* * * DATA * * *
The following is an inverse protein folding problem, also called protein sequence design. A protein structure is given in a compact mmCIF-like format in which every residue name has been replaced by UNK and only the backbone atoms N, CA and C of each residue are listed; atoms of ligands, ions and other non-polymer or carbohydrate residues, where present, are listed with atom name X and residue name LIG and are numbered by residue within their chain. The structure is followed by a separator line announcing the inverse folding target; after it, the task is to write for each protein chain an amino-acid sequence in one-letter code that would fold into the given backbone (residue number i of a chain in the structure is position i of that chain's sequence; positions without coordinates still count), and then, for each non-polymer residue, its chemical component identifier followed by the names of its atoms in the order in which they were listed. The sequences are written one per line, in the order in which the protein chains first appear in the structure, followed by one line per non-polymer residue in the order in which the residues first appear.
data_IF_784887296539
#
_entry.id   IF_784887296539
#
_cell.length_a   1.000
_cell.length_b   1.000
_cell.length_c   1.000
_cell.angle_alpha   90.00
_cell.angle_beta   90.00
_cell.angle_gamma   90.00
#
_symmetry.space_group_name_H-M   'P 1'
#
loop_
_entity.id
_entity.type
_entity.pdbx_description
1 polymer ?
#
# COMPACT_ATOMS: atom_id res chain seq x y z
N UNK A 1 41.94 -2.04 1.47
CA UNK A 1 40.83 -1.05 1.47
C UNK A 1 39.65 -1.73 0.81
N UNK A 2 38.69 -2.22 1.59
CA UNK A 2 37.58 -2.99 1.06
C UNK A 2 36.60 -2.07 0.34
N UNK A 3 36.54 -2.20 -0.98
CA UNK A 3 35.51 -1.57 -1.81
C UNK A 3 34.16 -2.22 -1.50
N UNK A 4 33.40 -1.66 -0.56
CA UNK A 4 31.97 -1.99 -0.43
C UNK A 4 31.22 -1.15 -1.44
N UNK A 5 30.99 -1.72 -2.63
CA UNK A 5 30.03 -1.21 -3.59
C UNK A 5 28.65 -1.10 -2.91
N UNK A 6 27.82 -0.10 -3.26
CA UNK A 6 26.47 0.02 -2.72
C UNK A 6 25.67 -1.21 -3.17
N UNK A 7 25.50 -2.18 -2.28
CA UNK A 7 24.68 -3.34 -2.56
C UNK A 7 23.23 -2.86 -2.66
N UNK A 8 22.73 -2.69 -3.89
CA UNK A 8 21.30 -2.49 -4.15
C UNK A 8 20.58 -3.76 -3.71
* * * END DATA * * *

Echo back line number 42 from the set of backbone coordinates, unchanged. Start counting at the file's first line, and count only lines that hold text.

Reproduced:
C UNK A 7 23.23 -2.86 -2.66